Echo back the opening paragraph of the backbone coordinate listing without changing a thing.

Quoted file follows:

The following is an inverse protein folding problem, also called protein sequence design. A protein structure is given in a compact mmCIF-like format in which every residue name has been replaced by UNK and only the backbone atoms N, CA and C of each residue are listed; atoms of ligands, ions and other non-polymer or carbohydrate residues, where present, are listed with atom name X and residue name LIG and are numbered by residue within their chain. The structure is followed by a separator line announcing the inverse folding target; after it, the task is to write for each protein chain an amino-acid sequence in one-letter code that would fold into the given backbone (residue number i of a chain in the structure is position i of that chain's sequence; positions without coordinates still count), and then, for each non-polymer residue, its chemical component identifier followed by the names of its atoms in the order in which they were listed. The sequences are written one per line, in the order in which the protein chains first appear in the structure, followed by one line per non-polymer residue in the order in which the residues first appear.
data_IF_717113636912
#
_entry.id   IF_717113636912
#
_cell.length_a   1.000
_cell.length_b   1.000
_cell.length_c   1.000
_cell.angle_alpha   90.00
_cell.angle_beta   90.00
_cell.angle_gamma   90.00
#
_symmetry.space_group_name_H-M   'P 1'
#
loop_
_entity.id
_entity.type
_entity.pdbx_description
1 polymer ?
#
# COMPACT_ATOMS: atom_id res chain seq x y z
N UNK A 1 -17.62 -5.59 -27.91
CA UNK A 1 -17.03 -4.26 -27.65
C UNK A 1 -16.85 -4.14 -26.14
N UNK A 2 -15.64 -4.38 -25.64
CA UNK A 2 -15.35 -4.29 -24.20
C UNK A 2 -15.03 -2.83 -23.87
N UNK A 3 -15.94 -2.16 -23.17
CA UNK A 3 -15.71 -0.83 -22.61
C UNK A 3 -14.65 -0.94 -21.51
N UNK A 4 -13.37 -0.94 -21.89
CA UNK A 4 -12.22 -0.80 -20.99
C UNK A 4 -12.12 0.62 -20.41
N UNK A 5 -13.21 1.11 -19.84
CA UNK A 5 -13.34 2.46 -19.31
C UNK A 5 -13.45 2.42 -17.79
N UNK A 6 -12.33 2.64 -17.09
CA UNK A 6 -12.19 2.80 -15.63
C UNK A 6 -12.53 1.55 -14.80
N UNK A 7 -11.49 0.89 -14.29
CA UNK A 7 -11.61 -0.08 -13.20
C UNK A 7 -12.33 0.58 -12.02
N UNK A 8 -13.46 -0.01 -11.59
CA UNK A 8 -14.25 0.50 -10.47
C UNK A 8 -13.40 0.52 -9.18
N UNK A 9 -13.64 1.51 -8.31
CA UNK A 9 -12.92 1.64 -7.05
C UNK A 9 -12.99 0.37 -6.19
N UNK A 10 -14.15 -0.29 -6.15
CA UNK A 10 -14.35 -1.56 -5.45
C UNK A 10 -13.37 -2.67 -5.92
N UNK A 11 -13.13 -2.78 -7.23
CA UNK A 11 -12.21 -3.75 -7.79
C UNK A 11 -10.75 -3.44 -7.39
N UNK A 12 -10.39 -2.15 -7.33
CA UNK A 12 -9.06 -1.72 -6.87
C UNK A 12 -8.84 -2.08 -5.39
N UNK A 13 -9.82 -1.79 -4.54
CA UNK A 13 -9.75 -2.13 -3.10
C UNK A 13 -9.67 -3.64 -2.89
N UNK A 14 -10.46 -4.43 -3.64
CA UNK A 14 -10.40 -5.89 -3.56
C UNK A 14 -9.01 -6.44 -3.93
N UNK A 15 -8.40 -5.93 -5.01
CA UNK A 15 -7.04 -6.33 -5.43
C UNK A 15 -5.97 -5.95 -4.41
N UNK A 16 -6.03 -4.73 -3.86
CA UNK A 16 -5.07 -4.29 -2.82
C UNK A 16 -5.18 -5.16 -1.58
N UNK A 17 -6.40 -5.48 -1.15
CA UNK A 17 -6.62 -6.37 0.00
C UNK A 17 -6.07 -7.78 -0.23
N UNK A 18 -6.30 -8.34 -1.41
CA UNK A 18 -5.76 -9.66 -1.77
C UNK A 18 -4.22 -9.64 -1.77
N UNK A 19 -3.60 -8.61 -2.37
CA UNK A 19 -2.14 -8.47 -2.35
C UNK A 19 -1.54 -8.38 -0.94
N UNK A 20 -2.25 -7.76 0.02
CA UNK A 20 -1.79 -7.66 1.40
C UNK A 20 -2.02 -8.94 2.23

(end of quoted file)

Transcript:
The following is an inverse protein folding problem, also called protein sequence design. A protein structure is given in a compact mmCIF-like format in which every residue name has been replaced by UNK and only the backbone atoms N, CA and C of each residue are listed; atoms of ligands, ions and other non-polymer or carbohydrate residues, where present, are listed with atom name X and residue name LIG and are numbered by residue within their chain. The structure is followed by a separator line announcing the inverse folding target; after it, the task is to write for each protein chain an amino-acid sequence in one-letter code that would fold into the given backbone (residue number i of a chain in the structure is position i of that chain's sequence; positions without coordinates still count), and then, for each non-polymer residue, its chemical component identifier followed by the names of its atoms in the order in which they were listed. The sequences are written one per line, in the order in which the protein chains first appear in the structure, followed by one line per non-polymer residue in the order in which the residues first appear.